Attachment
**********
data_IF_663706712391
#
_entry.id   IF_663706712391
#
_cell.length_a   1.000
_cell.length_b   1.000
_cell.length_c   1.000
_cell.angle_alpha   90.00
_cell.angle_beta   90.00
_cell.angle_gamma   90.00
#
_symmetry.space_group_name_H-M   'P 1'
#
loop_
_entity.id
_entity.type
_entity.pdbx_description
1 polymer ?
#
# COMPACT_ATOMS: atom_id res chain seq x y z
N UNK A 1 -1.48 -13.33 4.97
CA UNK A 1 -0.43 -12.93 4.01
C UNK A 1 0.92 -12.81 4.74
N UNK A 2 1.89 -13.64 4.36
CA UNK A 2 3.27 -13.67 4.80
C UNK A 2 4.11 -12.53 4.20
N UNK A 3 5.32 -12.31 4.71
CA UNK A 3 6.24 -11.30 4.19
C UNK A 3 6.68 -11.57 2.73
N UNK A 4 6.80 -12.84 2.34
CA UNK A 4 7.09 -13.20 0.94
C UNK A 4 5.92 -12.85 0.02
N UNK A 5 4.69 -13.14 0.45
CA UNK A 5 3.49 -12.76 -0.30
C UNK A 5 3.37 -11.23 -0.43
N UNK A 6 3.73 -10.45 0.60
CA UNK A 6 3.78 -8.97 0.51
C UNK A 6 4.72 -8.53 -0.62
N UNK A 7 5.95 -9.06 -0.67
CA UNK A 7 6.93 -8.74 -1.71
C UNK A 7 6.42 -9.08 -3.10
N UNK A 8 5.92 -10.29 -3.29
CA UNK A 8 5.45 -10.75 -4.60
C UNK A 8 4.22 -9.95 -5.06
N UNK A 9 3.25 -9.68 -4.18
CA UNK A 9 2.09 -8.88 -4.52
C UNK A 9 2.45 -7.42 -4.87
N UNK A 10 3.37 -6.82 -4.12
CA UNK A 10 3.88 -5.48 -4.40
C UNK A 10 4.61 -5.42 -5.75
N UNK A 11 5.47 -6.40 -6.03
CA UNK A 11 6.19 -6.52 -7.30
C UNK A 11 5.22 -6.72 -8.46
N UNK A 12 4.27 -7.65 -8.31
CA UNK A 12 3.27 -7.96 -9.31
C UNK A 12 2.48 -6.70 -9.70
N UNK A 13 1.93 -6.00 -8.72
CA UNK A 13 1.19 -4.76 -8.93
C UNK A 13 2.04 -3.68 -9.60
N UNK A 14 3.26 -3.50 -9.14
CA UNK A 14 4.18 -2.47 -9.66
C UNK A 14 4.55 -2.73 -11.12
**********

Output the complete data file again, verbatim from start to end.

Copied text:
data_IF_663706712391
#
_entry.id   IF_663706712391
#
_cell.length_a   1.000
_cell.length_b   1.000
_cell.length_c   1.000
_cell.angle_alpha   90.00
_cell.angle_beta   90.00
_cell.angle_gamma   90.00
#
_symmetry.space_group_name_H-M   'P 1'
#
loop_
_entity.id
_entity.type
_entity.pdbx_description
1 polymer ?
#
# COMPACT_ATOMS: atom_id res chain seq x y z
N UNK A 1 -1.48 -13.33 4.97
CA UNK A 1 -0.43 -12.93 4.01
C UNK A 1 0.92 -12.81 4.74
N UNK A 2 1.89 -13.64 4.36
CA UNK A 2 3.27 -13.67 4.80
C UNK A 2 4.11 -12.53 4.20
N UNK A 3 5.32 -12.31 4.71
CA UNK A 3 6.24 -11.30 4.19
C UNK A 3 6.68 -11.57 2.73
N UNK A 4 6.80 -12.84 2.34
CA UNK A 4 7.09 -13.20 0.94
C UNK A 4 5.92 -12.85 0.02
N UNK A 5 4.69 -13.14 0.45
CA UNK A 5 3.49 -12.76 -0.30
C UNK A 5 3.37 -11.23 -0.43
N UNK A 6 3.73 -10.45 0.60
CA UNK A 6 3.78 -8.97 0.51
C UNK A 6 4.72 -8.53 -0.62
N UNK A 7 5.95 -9.06 -0.67
CA UNK A 7 6.93 -8.74 -1.71
C UNK A 7 6.42 -9.08 -3.10
N UNK A 8 5.92 -10.29 -3.29
CA UNK A 8 5.45 -10.75 -4.60
C UNK A 8 4.22 -9.95 -5.06
N UNK A 9 3.25 -9.68 -4.18
CA UNK A 9 2.09 -8.88 -4.52
C UNK A 9 2.45 -7.42 -4.87
N UNK A 10 3.37 -6.82 -4.12
CA UNK A 10 3.88 -5.48 -4.40
C UNK A 10 4.61 -5.42 -5.75
N UNK A 11 5.47 -6.40 -6.03
CA UNK A 11 6.19 -6.52 -7.30
C UNK A 11 5.22 -6.72 -8.46
N UNK A 12 4.27 -7.65 -8.31
CA UNK A 12 3.27 -7.96 -9.31
C UNK A 12 2.48 -6.70 -9.70
N UNK A 13 1.93 -6.00 -8.72
CA UNK A 13 1.19 -4.76 -8.93
C UNK A 13 2.04 -3.68 -9.60
N UNK A 14 3.26 -3.50 -9.14
CA UNK A 14 4.18 -2.47 -9.66
C UNK A 14 4.55 -2.73 -11.12